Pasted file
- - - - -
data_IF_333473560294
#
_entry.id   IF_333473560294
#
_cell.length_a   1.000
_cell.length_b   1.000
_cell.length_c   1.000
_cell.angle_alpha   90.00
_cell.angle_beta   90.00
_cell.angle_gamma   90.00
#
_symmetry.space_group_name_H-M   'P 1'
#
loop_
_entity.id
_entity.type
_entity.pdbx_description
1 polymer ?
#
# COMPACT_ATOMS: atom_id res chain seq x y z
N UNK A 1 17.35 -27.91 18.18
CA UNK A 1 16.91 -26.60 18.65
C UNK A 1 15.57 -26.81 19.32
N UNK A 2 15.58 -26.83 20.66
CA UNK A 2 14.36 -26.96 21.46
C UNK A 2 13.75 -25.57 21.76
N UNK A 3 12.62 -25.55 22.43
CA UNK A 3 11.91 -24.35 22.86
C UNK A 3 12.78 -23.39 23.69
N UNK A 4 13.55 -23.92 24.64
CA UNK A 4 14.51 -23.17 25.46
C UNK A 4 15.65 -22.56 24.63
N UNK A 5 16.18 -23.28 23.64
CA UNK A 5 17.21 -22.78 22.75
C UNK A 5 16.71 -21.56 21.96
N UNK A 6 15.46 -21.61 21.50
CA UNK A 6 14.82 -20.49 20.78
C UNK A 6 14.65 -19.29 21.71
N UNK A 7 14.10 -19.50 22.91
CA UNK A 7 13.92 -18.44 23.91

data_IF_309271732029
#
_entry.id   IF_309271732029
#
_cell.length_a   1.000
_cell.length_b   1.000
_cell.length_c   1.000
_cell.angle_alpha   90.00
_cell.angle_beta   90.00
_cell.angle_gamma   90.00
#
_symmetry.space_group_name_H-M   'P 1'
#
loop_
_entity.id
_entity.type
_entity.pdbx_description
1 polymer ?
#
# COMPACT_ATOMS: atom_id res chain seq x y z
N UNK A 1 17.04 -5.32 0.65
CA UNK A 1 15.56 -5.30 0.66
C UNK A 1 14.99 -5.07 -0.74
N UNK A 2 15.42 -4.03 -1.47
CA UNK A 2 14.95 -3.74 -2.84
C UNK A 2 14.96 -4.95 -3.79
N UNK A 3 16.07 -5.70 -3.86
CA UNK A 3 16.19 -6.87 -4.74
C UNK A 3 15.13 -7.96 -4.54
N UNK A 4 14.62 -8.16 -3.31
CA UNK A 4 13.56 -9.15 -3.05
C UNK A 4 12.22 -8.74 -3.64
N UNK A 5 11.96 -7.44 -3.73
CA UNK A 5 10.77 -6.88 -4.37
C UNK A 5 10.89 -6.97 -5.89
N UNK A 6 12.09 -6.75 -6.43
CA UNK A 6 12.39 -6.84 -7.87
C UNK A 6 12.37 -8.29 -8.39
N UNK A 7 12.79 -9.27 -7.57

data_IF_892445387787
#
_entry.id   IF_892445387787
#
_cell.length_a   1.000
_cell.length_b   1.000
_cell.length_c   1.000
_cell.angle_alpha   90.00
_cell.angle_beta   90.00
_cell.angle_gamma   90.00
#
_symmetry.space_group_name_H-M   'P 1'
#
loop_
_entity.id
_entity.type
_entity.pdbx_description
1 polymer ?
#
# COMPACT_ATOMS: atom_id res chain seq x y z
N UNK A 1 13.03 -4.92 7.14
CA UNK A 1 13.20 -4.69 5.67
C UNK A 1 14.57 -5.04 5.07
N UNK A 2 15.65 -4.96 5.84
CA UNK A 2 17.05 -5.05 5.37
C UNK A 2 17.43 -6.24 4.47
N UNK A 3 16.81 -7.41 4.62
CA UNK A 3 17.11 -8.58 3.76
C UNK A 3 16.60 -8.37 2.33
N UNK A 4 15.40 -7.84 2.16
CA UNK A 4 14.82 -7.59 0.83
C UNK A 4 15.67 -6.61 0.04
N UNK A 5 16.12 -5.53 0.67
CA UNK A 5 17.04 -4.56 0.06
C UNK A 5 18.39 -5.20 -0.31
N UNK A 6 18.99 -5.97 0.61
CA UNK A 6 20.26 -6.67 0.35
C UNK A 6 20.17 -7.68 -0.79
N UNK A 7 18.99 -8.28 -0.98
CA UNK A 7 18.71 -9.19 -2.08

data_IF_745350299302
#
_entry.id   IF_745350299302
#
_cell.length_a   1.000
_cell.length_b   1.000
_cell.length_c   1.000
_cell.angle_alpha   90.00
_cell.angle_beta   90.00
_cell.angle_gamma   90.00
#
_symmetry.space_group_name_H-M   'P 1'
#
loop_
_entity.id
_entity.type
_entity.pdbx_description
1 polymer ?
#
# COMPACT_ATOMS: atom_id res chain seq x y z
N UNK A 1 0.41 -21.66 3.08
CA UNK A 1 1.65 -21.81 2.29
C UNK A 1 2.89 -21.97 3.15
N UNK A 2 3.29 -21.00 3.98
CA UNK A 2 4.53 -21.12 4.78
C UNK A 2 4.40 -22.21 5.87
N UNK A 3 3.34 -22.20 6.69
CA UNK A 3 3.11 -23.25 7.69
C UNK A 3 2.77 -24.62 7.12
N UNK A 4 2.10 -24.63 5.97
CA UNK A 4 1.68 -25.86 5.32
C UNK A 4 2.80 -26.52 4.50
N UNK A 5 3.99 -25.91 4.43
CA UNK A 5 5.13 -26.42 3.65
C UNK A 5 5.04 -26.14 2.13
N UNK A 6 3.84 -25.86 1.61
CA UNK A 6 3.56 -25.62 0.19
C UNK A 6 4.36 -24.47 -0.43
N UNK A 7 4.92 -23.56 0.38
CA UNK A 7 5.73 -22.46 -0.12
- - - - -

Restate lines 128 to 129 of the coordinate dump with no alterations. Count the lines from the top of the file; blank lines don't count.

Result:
_cell.angle_beta   90.00
_cell.angle_gamma   90.00